When Farrah Fawcett-Majors blossomed into “Farrah”, the timing was nothing if not ironic. The feminist movement had evolved from burning bras to searing publicly staged intellectual debate; women were donning suits and taking to the workplace en masse, thanks, in part, to the equal opportunity push supporting them. Some of us even stopped setting our hair and let our frizz flags fly. And then there was Charlie’s Angels.
Full of college-injected attitude, I steadfastly refused to tune into ABC that fall of 1976. Without even checking it out, I just knew any show about a group of scantily clad, pretty girls solving crimes while answering to a paternal otherworldly voice was a huge step backward just when the old Virginia Slims cigarette (for women!) ads proclaimed we’d “come a long way, baby.” I insisted on going out instead of staying in, tuning in. Interestingly, the streets were oddly quiet. It seemed a whole lot of people were home, watching Charlie’s Angels.
The show was a sensation. Even my mother, whom I’d hoped would understand my reluctance, admitted she found it “fun. And, of course, your father likes it.”
Of course he did. These Angels, as played (and I do mean played) by the beautiful Jaclyn Smith, a perky Kate Jackson and the knockout Farrah, were gorgeous, not too dumb and they jiggled in all the right places. The show hit a chord, but it was Farrah who became the icon.
Some say it was that poster. Ask any man who was alive in the late 1970’s and, odds are, they had that poster, Farrah, with her signature layered curls, spectacularly thin thighs and that red swim suit, hanging in their room. They may even still have it somewhere. I can only imagine that would be a pretty tough memory to throw in the garbage.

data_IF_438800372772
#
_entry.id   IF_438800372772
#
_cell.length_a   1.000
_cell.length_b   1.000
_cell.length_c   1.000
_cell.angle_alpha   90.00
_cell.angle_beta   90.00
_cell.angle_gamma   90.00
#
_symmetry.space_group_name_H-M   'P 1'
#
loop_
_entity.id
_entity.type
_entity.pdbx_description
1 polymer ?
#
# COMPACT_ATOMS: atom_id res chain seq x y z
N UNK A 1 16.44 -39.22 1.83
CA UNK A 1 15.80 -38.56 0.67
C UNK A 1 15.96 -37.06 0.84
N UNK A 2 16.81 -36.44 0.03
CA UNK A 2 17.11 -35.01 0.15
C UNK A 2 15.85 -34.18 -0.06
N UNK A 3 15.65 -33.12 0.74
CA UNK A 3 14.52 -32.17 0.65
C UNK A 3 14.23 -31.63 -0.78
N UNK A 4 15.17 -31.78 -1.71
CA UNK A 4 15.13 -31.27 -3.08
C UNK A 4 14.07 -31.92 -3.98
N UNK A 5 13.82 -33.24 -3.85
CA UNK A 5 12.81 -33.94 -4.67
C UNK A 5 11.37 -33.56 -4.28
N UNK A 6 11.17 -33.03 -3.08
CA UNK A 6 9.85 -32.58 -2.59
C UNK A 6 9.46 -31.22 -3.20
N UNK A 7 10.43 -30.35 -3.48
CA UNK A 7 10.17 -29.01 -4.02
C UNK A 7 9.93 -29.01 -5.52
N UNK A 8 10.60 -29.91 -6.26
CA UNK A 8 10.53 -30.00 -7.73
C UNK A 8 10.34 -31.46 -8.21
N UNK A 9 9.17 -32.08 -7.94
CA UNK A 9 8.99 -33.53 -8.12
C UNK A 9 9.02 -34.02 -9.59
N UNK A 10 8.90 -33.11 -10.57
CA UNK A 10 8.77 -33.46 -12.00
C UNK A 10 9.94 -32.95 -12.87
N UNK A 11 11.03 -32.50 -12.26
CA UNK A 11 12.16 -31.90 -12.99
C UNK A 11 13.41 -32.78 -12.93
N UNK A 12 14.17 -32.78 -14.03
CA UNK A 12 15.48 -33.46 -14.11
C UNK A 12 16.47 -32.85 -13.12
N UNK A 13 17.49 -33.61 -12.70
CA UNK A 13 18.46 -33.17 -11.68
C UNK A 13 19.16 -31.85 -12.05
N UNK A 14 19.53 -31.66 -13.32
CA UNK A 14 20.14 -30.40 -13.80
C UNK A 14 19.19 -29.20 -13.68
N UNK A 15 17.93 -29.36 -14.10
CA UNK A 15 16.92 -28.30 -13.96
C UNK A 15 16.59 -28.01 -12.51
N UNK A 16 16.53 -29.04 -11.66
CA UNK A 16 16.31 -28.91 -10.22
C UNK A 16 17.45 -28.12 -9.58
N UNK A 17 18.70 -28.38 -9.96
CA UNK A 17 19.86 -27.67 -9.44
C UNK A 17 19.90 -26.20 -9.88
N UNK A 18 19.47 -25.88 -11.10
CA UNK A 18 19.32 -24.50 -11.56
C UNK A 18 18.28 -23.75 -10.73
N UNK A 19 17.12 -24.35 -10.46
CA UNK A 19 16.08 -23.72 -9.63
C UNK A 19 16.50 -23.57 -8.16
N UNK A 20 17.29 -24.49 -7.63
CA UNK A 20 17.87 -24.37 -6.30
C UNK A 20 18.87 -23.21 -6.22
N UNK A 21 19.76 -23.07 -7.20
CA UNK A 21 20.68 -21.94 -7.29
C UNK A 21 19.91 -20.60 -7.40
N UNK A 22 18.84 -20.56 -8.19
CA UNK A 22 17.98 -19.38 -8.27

But Farrah, unlike her obedient Angel, wasn’t the most compliant of superstars. She wasn’t happy with the scripts, her salary, the work hours, which kept her away from her reportedly demanding husband, actor Lee Majors, who, the papers buzzed, insisted she get his dinner on the table by 6:30. After one season, her appearances on the series became sporadic. And it seemed Farrah had sacrificed her career for having been “difficult”.
Still, through divorce, bad movie roles and even the minor tweaks to her famous haircut, Farrah remained a fascination. Nurturing her creative spirit through interior design, painting and sculpture, Fawcett refused to stay stereotyped in the pretty but lame roles she was routinely offered. With an acclaimed leading performance in a much discussed TV movie about domestic abuse, The Burning Bed, Farrah re-established her stardom, albeit in a much more complex and downright interesting turn. While she alternated between ambitious and more lightweight projects, it was undeniable this was not just a strikingly beautiful woman, but also a person who ached to be and do more.
Her efforts weren’t always successful. The last time I had the opportunity to interview Fawcett, instead of chatting up the standard stuff about her latest movie project, she chose to talk about the press; how she didn’t understand why they were so hard on her infamously loopy appearance on David Letterman, how someone had put into print that she had used someone’s yard as a bathroom. She seemed truly indignant and hurt: a celebrity caught in the headlights.
I’ve been thinking a lot about that in these past few weeks, as Farrah, the beauty, shows the ravages of her very sad battle with cancer. Her recent outburst on many of the entertainment news programs, shaking with fury at the paparazzi, snapping happily at her arrival from treatment overseas: it seemed so futile, and maybe personally unwise. Was it healthy for a person who needed all her strength to get so whipped up over the photographers whom had, she felt, intruded on her every move for so long anyway?
But once again, Fawcett decided not to just play along. In what will probably be her final appearance, she has created the most personal of her work, a film document of her war against a disease that has touched so many of her fans, too. The program that she produced, along with her final plea for a more respectful tabloid press, may wind up being this complex woman’s most profound legacy after all.